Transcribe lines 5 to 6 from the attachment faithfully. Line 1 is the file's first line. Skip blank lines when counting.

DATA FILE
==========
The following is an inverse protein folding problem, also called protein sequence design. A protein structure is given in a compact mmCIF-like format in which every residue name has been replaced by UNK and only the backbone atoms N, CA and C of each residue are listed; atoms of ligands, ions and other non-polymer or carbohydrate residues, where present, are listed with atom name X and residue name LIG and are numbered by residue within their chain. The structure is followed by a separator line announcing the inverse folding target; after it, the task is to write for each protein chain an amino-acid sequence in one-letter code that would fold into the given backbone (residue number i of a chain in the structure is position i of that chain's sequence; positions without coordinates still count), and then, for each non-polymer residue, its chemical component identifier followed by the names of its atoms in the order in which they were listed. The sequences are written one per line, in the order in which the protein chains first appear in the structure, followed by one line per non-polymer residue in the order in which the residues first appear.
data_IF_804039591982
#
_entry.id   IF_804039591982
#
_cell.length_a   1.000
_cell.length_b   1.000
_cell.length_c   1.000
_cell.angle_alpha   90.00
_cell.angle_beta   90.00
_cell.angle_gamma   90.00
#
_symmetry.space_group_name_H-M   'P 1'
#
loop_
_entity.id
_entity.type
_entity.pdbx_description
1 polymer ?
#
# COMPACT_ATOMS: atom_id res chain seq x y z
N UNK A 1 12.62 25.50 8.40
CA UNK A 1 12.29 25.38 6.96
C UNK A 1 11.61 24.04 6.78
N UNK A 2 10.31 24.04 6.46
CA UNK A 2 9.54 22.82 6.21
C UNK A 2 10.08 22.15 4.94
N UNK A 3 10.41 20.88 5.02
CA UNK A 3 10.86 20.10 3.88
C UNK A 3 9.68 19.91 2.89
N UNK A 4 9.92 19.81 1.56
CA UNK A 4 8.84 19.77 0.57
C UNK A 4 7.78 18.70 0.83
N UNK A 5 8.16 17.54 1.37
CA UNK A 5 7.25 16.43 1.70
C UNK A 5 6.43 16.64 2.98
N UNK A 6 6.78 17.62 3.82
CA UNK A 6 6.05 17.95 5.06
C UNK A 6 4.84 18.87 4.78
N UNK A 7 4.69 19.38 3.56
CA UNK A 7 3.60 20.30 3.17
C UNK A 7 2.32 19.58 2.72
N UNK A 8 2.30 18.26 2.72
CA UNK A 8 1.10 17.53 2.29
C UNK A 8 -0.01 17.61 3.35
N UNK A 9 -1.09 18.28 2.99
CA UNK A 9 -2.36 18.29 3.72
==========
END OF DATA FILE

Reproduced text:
#
_cell.length_a   1.000